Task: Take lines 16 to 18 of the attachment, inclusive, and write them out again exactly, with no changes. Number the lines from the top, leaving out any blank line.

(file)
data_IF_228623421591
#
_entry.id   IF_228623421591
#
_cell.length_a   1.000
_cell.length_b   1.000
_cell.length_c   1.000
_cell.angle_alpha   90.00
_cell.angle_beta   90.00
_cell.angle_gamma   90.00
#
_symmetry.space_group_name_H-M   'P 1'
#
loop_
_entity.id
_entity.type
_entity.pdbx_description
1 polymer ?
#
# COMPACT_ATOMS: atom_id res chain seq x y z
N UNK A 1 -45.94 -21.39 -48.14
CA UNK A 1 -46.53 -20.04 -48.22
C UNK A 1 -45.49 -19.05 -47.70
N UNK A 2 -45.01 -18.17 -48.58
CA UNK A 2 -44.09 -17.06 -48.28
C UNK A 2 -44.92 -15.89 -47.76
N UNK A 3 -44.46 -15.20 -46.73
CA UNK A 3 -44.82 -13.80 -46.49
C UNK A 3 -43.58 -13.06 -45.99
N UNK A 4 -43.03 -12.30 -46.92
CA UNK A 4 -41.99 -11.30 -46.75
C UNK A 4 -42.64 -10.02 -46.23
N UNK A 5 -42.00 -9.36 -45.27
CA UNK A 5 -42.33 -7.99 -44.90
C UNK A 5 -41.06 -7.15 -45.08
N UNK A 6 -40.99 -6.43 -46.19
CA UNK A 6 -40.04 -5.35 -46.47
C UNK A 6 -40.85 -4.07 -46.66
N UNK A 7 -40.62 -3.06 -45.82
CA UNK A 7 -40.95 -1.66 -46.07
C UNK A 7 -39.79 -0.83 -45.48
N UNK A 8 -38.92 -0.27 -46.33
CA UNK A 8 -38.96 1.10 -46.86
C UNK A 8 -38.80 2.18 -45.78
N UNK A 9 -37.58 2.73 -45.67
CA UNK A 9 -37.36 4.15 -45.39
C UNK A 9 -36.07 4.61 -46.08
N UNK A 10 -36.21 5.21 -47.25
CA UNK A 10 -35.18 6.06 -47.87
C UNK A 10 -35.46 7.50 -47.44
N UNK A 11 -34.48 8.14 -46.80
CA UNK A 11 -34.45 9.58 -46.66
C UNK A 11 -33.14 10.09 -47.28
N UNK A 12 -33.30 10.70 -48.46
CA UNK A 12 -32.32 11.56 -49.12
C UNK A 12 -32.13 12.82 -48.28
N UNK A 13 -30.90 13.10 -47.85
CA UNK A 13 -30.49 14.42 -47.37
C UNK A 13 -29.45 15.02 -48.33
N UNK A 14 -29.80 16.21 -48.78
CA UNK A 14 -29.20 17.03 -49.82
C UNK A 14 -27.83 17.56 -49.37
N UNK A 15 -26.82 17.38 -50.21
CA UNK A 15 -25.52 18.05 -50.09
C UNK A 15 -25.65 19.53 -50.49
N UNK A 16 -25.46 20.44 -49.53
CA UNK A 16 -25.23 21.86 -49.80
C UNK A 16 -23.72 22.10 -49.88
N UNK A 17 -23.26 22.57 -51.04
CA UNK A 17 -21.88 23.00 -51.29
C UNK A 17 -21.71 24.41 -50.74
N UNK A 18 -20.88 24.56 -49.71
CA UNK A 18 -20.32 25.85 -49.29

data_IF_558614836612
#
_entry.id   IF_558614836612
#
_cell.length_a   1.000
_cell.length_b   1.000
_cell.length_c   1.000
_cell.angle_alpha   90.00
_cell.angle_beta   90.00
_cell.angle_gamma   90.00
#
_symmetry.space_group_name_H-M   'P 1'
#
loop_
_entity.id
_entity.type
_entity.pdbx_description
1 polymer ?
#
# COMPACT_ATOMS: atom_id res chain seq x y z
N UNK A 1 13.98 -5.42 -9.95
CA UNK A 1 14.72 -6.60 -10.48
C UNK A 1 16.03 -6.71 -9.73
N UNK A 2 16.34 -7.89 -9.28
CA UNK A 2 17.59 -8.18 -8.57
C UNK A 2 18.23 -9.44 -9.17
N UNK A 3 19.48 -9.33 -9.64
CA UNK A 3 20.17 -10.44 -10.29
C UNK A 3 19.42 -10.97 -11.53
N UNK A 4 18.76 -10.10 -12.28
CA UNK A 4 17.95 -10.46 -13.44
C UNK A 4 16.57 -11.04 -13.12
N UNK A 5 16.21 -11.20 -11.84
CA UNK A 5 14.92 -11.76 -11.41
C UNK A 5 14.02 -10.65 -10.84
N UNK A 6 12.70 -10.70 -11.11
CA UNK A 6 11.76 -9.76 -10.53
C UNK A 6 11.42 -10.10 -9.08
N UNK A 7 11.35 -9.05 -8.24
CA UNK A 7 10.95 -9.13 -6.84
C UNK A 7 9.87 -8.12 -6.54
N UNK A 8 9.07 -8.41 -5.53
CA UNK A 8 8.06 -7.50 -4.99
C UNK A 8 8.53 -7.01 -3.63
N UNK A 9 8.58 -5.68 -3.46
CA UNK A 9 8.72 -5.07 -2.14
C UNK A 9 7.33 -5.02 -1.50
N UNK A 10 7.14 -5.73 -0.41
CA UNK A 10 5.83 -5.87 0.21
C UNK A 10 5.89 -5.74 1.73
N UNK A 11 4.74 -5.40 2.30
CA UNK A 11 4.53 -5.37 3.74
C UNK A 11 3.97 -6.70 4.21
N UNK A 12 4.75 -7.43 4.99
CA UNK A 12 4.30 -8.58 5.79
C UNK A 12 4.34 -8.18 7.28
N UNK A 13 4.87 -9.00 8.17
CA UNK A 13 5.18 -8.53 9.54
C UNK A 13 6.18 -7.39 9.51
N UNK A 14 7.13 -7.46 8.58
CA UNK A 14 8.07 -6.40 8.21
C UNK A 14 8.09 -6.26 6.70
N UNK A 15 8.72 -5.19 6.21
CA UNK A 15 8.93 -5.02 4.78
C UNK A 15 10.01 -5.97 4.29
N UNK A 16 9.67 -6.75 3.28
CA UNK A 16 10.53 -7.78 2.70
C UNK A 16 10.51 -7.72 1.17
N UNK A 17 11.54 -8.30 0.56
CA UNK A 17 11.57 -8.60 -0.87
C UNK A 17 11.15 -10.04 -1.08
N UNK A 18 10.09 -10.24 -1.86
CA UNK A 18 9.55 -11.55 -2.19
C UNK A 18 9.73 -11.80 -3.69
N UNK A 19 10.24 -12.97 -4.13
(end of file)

_entity.type
_entity.pdbx_description
1 polymer ?